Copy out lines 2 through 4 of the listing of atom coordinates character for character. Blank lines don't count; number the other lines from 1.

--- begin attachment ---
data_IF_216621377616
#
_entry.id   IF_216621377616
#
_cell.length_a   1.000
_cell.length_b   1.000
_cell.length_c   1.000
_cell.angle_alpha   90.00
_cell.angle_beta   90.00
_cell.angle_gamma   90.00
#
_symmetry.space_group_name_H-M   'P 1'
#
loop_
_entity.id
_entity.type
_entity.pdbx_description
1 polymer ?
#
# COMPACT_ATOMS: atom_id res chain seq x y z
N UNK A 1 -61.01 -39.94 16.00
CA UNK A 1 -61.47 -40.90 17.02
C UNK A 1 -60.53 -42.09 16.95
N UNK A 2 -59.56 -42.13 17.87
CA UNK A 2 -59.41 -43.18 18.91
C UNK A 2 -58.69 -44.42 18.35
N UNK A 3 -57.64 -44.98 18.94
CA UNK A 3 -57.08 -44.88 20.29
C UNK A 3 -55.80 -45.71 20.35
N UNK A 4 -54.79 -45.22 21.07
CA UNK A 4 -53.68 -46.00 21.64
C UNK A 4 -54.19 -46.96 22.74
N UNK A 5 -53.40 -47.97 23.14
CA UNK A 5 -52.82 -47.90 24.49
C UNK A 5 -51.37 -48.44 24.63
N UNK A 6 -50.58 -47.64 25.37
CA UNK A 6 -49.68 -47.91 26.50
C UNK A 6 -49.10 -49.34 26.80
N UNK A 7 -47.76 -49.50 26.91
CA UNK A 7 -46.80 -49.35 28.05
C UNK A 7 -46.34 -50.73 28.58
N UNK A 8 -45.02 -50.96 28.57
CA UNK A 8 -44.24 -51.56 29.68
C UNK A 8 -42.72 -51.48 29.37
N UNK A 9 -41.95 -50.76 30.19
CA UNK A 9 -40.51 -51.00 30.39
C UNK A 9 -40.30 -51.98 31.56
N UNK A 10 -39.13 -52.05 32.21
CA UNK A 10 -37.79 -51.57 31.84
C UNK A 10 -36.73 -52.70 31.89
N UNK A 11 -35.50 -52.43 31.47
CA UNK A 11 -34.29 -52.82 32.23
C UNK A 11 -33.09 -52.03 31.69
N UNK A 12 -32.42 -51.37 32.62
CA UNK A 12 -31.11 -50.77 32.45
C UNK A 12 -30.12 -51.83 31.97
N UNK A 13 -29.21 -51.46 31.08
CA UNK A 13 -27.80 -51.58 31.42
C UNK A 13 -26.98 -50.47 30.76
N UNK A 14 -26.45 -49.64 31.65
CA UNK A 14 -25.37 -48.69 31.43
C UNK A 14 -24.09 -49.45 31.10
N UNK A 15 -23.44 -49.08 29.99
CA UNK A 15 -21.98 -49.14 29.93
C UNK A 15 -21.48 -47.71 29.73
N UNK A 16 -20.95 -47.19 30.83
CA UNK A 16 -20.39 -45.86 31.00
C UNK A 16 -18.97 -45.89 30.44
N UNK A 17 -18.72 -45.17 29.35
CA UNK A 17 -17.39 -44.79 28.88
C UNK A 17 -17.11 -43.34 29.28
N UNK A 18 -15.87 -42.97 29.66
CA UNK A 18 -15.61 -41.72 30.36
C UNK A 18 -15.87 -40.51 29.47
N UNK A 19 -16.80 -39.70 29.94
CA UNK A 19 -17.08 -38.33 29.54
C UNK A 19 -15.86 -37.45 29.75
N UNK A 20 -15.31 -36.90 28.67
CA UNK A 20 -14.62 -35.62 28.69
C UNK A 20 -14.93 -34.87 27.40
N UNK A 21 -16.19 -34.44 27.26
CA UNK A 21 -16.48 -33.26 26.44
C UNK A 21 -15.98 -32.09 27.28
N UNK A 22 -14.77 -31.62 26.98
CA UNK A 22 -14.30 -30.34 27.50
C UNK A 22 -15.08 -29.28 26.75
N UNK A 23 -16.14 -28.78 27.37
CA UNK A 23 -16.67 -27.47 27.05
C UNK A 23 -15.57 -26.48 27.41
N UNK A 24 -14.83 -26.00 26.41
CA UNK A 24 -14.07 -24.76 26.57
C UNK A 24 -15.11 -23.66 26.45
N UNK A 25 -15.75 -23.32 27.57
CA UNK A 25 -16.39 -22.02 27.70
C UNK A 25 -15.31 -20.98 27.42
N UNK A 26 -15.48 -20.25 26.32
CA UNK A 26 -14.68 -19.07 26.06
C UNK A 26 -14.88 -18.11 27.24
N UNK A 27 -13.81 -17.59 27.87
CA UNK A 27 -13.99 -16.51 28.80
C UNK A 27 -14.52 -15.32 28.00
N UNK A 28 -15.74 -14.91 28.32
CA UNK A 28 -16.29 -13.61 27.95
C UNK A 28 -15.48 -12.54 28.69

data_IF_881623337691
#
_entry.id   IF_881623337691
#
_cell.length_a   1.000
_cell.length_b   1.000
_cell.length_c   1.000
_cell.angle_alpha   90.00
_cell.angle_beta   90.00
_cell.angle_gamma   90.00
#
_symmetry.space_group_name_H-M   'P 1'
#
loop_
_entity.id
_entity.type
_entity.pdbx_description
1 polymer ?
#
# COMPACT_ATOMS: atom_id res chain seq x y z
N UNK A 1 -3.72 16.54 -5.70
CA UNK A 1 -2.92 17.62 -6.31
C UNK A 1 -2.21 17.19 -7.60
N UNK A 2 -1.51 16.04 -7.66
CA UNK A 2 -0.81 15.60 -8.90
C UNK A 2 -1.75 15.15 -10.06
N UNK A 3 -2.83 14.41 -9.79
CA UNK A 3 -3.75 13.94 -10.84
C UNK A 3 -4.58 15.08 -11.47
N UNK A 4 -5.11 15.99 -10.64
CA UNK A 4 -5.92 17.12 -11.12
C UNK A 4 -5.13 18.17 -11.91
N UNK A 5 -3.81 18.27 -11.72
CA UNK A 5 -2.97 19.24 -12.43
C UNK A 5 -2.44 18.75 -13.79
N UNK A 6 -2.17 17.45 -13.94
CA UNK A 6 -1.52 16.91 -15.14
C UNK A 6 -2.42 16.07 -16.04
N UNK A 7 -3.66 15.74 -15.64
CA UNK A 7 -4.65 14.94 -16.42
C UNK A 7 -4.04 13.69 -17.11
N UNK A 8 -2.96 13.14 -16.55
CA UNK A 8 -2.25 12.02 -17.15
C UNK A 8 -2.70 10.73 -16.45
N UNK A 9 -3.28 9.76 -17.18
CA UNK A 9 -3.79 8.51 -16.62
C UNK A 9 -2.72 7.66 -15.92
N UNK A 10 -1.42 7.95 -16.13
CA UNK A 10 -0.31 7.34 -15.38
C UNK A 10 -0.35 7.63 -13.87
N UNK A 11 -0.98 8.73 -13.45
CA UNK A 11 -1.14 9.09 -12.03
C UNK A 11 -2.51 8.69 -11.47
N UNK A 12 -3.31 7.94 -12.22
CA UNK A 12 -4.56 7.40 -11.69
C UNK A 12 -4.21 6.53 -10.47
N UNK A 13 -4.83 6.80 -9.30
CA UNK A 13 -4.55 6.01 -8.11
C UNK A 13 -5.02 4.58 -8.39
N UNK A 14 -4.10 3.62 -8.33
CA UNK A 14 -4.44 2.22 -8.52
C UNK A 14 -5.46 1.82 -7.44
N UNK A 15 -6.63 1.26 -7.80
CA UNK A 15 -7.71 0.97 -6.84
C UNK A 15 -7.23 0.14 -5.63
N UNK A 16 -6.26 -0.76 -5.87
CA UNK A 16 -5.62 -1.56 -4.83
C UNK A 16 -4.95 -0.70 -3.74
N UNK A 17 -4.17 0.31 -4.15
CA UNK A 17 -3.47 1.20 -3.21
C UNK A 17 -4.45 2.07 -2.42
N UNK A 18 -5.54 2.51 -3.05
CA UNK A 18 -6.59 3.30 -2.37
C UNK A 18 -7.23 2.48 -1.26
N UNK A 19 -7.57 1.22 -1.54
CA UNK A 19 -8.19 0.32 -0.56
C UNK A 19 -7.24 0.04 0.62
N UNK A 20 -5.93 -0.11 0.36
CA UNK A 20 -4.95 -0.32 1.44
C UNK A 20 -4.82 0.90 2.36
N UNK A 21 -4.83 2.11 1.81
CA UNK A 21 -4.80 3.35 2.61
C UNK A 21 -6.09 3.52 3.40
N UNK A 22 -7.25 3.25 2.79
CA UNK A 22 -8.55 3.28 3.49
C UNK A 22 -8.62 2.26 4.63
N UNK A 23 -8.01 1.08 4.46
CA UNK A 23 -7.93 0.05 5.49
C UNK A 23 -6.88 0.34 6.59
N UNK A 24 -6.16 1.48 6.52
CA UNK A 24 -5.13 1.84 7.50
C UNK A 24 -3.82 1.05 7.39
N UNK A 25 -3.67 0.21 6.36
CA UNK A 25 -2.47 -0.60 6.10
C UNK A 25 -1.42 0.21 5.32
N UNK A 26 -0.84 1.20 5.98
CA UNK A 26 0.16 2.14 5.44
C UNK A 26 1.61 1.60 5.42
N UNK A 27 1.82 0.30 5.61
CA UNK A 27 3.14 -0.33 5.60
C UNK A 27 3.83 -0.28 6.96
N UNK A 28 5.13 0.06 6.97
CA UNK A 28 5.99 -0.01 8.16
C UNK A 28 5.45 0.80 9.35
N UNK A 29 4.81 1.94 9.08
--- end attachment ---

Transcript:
#
_entry.id   IF_216621377616
#